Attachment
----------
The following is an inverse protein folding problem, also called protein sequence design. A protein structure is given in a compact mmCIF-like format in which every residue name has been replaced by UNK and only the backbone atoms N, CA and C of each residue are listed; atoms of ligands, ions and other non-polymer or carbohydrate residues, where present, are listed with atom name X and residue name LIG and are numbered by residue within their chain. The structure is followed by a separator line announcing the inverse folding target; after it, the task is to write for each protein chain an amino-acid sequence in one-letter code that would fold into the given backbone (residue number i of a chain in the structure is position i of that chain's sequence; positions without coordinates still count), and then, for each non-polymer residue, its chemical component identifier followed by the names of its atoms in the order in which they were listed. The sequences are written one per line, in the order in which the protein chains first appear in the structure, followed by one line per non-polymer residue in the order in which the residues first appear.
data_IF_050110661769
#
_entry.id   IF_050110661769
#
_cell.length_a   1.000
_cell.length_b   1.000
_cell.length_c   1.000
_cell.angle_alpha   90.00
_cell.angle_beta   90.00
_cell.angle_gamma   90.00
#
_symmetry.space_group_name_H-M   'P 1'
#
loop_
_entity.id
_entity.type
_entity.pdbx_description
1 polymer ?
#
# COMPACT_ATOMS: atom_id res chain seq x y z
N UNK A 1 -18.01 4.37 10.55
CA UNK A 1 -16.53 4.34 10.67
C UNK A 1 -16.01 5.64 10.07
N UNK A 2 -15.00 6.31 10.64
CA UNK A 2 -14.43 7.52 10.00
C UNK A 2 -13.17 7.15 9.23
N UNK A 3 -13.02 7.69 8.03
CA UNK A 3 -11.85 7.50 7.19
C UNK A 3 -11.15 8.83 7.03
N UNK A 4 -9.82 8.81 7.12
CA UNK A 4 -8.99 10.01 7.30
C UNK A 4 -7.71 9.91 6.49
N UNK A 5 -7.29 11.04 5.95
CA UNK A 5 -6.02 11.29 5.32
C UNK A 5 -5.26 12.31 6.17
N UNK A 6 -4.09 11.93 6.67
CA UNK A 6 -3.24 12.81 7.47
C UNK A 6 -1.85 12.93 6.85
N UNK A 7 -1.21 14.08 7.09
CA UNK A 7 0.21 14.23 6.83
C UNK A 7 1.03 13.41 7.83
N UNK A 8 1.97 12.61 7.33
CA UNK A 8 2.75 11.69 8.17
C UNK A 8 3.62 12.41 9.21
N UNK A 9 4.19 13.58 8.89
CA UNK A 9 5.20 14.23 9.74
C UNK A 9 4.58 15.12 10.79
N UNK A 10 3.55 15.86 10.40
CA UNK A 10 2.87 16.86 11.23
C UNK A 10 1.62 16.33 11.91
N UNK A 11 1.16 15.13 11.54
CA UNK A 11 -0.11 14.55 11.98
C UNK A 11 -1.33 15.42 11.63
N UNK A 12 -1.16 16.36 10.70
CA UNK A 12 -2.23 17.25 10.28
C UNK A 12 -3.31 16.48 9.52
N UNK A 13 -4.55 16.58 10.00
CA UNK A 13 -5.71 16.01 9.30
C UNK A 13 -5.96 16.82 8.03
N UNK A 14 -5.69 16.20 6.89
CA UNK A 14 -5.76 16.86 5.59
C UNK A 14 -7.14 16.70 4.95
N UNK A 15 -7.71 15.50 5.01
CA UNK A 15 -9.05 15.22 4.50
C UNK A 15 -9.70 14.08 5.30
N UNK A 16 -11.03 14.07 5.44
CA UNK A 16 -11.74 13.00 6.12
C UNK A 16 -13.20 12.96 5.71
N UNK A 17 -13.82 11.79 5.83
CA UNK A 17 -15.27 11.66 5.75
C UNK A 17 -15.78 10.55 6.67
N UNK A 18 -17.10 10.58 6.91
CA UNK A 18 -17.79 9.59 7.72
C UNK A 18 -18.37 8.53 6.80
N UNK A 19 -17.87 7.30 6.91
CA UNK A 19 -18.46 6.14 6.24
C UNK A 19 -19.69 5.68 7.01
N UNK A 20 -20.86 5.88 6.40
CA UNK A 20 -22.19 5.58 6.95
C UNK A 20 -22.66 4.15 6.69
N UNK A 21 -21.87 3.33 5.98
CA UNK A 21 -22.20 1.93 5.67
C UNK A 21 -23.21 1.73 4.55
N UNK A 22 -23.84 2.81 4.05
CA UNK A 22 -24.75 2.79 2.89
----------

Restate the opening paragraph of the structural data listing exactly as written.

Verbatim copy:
The following is an inverse protein folding problem, also called protein sequence design. A protein structure is given in a compact mmCIF-like format in which every residue name has been replaced by UNK and only the backbone atoms N, CA and C of each residue are listed; atoms of ligands, ions and other non-polymer or carbohydrate residues, where present, are listed with atom name X and residue name LIG and are numbered by residue within their chain. The structure is followed by a separator line announcing the inverse folding target; after it, the task is to write for each protein chain an amino-acid sequence in one-letter code that would fold into the given backbone (residue number i of a chain in the structure is position i of that chain's sequence; positions without coordinates still count), and then, for each non-polymer residue, its chemical component identifier followed by the names of its atoms in the order in which they were listed. The sequences are written one per line, in the order in which the protein chains first appear in the structure, followed by one line per non-polymer residue in the order in which the residues first appear.